Aged care… is it really that expensive?

Like most people, my first reaction to the costs of residential aged care was one of shock and horror. How can anyone afford to pay a daily fee, a daily means tested fee, an extra service fee and an accommodation charge or deposit?

But before we run off and write letters of complaint to our local MP, newspapers, ACA, Today Tonight or even worse, start to hide assets or give away Gran’s assets, let’s look at the fees a little closer and understand what a resident is receiving in return for what they are paying.

First things first. My esteemed colleague PK recently wrote a blog titled “How Much is Enough?” in which he outlined the annual income required for a single person to support a comfortable lifestyle. The figure was $42,597 per year. If we look closely at the basis of this figure, we find that an amount of $34,963 covers transport, leisure, energy, food and household costs for a twelve month period. The balance covers the cost of health, communications and clothing.

What is the relevance of this explanation if we are looking at aged care costs?

In an aged care facility, the fees charged cover a resident’s ongoing weekly expenses. This includes food, energy, entertainment, upkeep and maintenance of the residence, telephone (landline, not mobile) and 24 hour nursing care. A person still has to pay for their own clothes, personal requirements and any additional medical and pharmaceutical expenses.

The fees in an aged care facility can be broken down into four possible components, depending on a resident’s own circumstances and the facility that they have chosen.

The first fee is the Refundable Accommodation Deposit. It is important to remember this is “refundable” and comes with a government guarantee.

This deposit pays for a person’s accommodation and enables the facility to operate, the deposit can be used for renovations or building of new facilities to a standard that is required by not only the government but the residents. Think of it as buying a home and knowing what the sale price is going to be when you leave.

The second and third fees are the Basic Daily fee (currently $47.15 per day) and a daily Means Tested Care fee, which has an annual cap of $25,349 or $69.64 per day. These fees cover a resident’s weekly expenses for meals, energy, entertainment, laundry, cleaning, maintenance and24 hour nursing care. It is important to mention that the Means Tested fee is based on a resident’s income and assets. To be liable for the maximum Means Tested fee, a resident would need to have close to $1,500,000 in assets.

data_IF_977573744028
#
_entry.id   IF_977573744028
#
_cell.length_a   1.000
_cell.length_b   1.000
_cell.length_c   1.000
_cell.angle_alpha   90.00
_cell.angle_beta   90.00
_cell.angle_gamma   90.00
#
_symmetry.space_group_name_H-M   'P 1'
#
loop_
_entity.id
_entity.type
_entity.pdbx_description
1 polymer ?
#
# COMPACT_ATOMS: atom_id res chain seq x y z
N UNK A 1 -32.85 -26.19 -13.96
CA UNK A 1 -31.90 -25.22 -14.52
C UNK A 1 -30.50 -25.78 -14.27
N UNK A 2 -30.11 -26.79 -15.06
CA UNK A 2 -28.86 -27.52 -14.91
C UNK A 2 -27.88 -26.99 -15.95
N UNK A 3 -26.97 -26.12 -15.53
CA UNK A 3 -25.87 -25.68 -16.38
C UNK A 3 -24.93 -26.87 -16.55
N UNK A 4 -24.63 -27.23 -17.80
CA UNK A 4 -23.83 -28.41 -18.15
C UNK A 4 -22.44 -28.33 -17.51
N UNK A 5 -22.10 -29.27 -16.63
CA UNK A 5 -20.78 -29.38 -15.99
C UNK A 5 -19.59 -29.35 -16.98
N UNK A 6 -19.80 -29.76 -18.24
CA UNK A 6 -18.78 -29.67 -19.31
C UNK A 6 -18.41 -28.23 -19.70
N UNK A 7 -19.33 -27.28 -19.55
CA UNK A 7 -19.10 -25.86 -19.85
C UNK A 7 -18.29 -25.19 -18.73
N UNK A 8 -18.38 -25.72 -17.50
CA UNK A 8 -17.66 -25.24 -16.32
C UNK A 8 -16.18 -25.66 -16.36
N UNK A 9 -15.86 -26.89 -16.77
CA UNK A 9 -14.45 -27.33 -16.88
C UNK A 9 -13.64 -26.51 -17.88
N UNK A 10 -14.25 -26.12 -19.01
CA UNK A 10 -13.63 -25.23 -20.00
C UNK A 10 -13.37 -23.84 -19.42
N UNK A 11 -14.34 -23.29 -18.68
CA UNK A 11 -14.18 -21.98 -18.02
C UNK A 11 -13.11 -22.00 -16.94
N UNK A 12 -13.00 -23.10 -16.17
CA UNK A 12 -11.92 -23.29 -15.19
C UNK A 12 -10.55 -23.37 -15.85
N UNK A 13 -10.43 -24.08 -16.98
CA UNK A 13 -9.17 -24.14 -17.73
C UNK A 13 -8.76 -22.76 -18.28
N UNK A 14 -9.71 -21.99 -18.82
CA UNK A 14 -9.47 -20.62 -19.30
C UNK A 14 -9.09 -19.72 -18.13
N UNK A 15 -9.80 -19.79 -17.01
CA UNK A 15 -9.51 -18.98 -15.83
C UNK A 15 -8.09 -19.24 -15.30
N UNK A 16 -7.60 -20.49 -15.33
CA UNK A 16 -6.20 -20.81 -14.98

The fourth fee is an Extra Service fee. This may be payable depending on the aged care facility a person decides to enter. Not all residential facilities charge this fee so it can be avoided.

So hypothetically, based on this information, if I were to enter an Aged Care home, pay my Refundable Accommodation Deposit, and not have to pay an Extra Service Fee and still have $1.5 million in assets; the maximum fees I would pay for the year would be approximately $42,500.

Considering what I will receive in return for the fees I pay in residential aged care, I believe that the argument that aged care fees are expensive may be flawed.  It is about the same cost of a “comfortable” lifestyle.

Hiding or giving away Gran’s assets to ensure that fees are reduced is not always the right option and will certainly limit the choices that you have in looking after Gran. And doesn’t Gran deserve the best?

*Please note that a person’s individual circumstances will influence the outcomes mentioned in this article and anyone who is entering, or knows of someone who is entering residential aged care should talk to an expert to ensure that they do understand the options available and the level of fees that are likely to be asked to pay.

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